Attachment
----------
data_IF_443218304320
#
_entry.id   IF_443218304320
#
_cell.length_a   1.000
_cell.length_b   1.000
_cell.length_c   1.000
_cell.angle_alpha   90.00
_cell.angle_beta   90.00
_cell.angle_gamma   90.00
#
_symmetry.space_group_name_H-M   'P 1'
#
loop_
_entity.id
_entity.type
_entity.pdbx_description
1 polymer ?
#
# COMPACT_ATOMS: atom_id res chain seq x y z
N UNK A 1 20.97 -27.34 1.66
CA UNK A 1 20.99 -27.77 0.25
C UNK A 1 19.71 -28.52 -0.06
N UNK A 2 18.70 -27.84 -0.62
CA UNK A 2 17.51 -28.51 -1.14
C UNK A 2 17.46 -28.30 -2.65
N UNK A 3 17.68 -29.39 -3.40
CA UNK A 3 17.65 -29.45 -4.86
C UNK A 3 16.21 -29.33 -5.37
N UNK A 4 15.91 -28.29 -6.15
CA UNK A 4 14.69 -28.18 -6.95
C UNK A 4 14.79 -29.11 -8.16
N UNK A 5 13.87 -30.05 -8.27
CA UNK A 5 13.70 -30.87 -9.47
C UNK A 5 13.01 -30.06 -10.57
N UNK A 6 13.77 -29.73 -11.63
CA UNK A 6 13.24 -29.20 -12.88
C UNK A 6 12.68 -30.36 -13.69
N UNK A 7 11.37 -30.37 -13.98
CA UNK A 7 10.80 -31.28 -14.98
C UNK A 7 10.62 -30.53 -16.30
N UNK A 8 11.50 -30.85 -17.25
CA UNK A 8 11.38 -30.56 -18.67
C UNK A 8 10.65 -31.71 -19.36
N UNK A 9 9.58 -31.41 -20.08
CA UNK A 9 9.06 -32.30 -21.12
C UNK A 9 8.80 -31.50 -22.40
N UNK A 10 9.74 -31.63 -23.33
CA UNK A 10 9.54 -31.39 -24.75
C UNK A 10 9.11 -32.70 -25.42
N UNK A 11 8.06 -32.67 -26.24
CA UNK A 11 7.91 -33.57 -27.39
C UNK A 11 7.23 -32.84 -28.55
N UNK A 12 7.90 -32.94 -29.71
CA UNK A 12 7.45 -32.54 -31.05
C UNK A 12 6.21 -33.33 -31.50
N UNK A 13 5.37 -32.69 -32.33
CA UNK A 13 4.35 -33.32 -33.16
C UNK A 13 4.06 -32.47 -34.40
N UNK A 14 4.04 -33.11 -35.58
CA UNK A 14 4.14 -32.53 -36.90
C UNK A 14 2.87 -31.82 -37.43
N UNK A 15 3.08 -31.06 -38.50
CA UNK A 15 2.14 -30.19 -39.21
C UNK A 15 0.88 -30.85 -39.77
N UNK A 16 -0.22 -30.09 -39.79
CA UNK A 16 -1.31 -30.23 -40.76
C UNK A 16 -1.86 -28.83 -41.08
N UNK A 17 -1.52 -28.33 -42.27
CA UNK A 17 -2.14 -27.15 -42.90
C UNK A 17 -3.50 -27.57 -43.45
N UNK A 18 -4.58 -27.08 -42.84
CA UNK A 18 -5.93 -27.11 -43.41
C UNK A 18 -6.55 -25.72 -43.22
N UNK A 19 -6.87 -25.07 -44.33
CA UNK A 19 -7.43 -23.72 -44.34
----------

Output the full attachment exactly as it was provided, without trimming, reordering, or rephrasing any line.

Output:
data_IF_443218304320
#
_entry.id   IF_443218304320
#
_cell.length_a   1.000
_cell.length_b   1.000
_cell.length_c   1.000
_cell.angle_alpha   90.00
_cell.angle_beta   90.00
_cell.angle_gamma   90.00
#
_symmetry.space_group_name_H-M   'P 1'
#
loop_
_entity.id
_entity.type
_entity.pdbx_description
1 polymer ?
#
# COMPACT_ATOMS: atom_id res chain seq x y z
N UNK A 1 20.97 -27.34 1.66
CA UNK A 1 20.99 -27.77 0.25
C UNK A 1 19.71 -28.52 -0.06
N UNK A 2 18.70 -27.84 -0.62
CA UNK A 2 17.51 -28.51 -1.14
C UNK A 2 17.46 -28.30 -2.65
N UNK A 3 17.68 -29.39 -3.40
CA UNK A 3 17.65 -29.45 -4.86
C UNK A 3 16.21 -29.33 -5.37
N UNK A 4 15.91 -28.29 -6.15
CA UNK A 4 14.69 -28.18 -6.95
C UNK A 4 14.79 -29.11 -8.16
N UNK A 5 13.87 -30.05 -8.27
CA UNK A 5 13.70 -30.87 -9.47
C UNK A 5 13.01 -30.06 -10.57
N UNK A 6 13.77 -29.73 -11.63
CA UNK A 6 13.24 -29.20 -12.88
C UNK A 6 12.68 -30.36 -13.69
N UNK A 7 11.37 -30.37 -13.98
CA UNK A 7 10.80 -31.28 -14.98
C UNK A 7 10.62 -30.53 -16.30
N UNK A 8 11.50 -30.85 -17.25
CA UNK A 8 11.38 -30.56 -18.67
C UNK A 8 10.65 -31.71 -19.36
N UNK A 9 9.58 -31.41 -20.08
CA UNK A 9 9.06 -32.30 -21.12
C UNK A 9 8.80 -31.50 -22.40
N UNK A 10 9.74 -31.63 -23.33
CA UNK A 10 9.54 -31.39 -24.75
C UNK A 10 9.11 -32.70 -25.42
N UNK A 11 8.06 -32.67 -26.24
CA UNK A 11 7.91 -33.57 -27.39
C UNK A 11 7.23 -32.84 -28.55
N UNK A 12 7.90 -32.94 -29.71
CA UNK A 12 7.45 -32.54 -31.05
C UNK A 12 6.21 -33.33 -31.50
N UNK A 13 5.37 -32.69 -32.33
CA UNK A 13 4.35 -33.32 -33.16
C UNK A 13 4.06 -32.47 -34.40
N UNK A 14 4.04 -33.11 -35.58
CA UNK A 14 4.14 -32.53 -36.90
C UNK A 14 2.87 -31.82 -37.43
N UNK A 15 3.08 -31.06 -38.50
CA UNK A 15 2.14 -30.19 -39.21
C UNK A 15 0.88 -30.85 -39.77
N UNK A 16 -0.22 -30.09 -39.79
CA UNK A 16 -1.31 -30.23 -40.76
C UNK A 16 -1.86 -28.83 -41.08
N UNK A 17 -1.52 -28.33 -42.27
CA UNK A 17 -2.14 -27.15 -42.90
C UNK A 17 -3.50 -27.57 -43.45
N UNK A 18 -4.58 -27.08 -42.84
CA UNK A 18 -5.93 -27.11 -43.41
C UNK A 18 -6.55 -25.72 -43.22
N UNK A 19 -6.87 -25.07 -44.33
CA UNK A 19 -7.43 -23.72 -44.34